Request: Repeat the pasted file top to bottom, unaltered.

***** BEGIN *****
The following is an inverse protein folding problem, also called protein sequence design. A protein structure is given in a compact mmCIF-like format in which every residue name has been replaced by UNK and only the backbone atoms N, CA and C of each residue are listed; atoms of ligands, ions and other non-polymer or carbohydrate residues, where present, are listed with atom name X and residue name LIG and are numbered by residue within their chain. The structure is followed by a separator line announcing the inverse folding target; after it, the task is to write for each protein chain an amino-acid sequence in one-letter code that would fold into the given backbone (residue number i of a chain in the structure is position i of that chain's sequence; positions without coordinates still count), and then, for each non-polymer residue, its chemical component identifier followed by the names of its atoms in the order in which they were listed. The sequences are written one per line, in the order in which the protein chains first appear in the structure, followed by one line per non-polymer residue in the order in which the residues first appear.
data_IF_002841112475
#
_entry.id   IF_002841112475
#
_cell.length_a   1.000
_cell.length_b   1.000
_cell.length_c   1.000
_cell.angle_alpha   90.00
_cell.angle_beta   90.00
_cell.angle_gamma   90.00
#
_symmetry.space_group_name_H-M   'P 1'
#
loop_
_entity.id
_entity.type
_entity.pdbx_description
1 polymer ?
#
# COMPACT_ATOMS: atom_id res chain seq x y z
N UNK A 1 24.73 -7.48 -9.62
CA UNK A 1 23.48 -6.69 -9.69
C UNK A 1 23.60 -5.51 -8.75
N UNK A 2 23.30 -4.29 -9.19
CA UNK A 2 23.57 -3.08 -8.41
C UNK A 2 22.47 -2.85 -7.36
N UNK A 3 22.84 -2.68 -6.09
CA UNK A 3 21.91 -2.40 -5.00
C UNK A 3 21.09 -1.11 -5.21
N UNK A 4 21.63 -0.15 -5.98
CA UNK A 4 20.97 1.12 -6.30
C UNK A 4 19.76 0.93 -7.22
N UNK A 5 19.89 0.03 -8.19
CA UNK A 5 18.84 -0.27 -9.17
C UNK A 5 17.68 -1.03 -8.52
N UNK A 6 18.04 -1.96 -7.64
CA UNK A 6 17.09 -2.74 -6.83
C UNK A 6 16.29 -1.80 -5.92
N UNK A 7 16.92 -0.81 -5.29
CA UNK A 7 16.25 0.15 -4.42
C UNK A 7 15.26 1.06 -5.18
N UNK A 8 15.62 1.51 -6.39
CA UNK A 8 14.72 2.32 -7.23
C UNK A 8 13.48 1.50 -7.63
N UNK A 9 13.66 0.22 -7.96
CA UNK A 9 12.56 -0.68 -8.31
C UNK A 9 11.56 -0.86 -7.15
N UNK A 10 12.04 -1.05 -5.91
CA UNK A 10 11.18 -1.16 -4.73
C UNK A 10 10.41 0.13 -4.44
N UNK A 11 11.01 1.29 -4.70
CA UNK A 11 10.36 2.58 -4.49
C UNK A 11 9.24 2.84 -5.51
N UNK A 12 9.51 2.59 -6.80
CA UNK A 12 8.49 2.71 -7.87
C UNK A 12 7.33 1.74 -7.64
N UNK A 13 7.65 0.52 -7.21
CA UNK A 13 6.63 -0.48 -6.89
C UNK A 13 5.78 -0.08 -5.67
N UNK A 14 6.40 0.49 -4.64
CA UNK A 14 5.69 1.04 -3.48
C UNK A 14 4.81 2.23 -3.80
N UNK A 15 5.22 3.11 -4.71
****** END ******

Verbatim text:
The following is an inverse protein folding problem, also called protein sequence design. A protein structure is given in a compact mmCIF-like format in which every residue name has been replaced by UNK and only the backbone atoms N, CA and C of each residue are listed; atoms of ligands, ions and other non-polymer or carbohydrate residues, where present, are listed with atom name X and residue name LIG and are numbered by residue within their chain. The structure is followed by a separator line announcing the inverse folding target; after it, the task is to write for each protein chain an amino-acid sequence in one-letter code that would fold into the given backbone (residue number i of a chain in the structure is position i of that chain's sequence; positions without coordinates still count), and then, for each non-polymer residue, its chemical component identifier followed by the names of its atoms in the order in which they were listed. The sequences are written one per line, in the order in which the protein chains first appear in the structure, followed by one line per non-polymer residue in the order in which the residues first appear.
data_IF_002841112475
#
_entry.id   IF_002841112475
#
_cell.length_a   1.000
_cell.length_b   1.000
_cell.length_c   1.000
_cell.angle_alpha   90.00
_cell.angle_beta   90.00
_cell.angle_gamma   90.00
#
_symmetry.space_group_name_H-M   'P 1'
#
loop_
_entity.id
_entity.type
_entity.pdbx_description
1 polymer ?
#
# COMPACT_ATOMS: atom_id res chain seq x y z
N UNK A 1 24.73 -7.48 -9.62
CA UNK A 1 23.48 -6.69 -9.69
C UNK A 1 23.60 -5.51 -8.75
N UNK A 2 23.30 -4.29 -9.19
CA UNK A 2 23.57 -3.08 -8.41
C UNK A 2 22.47 -2.85 -7.36
N UNK A 3 22.84 -2.68 -6.09
CA UNK A 3 21.91 -2.40 -5.00
C UNK A 3 21.09 -1.11 -5.21
N UNK A 4 21.63 -0.15 -5.98
CA UNK A 4 20.97 1.12 -6.30
C UNK A 4 19.76 0.93 -7.22
N UNK A 5 19.89 0.03 -8.19
CA UNK A 5 18.84 -0.27 -9.17
C UNK A 5 17.68 -1.03 -8.52
N UNK A 6 18.04 -1.96 -7.64
CA UNK A 6 17.09 -2.74 -6.83
C UNK A 6 16.29 -1.80 -5.92
N UNK A 7 16.92 -0.81 -5.29
CA UNK A 7 16.25 0.15 -4.42
C UNK A 7 15.26 1.06 -5.18
N UNK A 8 15.62 1.51 -6.39
CA UNK A 8 14.72 2.32 -7.23
C UNK A 8 13.48 1.50 -7.63
N UNK A 9 13.66 0.22 -7.96
CA UNK A 9 12.56 -0.68 -8.31
C UNK A 9 11.56 -0.86 -7.15
N UNK A 10 12.04 -1.05 -5.91
CA UNK A 10 11.18 -1.16 -4.73
C UNK A 10 10.41 0.13 -4.44
N UNK A 11 11.01 1.29 -4.70
CA UNK A 11 10.36 2.58 -4.49
C UNK A 11 9.24 2.84 -5.51
N UNK A 12 9.51 2.59 -6.80
CA UNK A 12 8.49 2.71 -7.87
C UNK A 12 7.33 1.74 -7.64
N UNK A 13 7.65 0.52 -7.21
CA UNK A 13 6.63 -0.48 -6.89
C UNK A 13 5.78 -0.08 -5.67
N UNK A 14 6.40 0.49 -4.64
CA UNK A 14 5.69 1.04 -3.48
C UNK A 14 4.81 2.23 -3.80
N UNK A 15 5.22 3.11 -4.71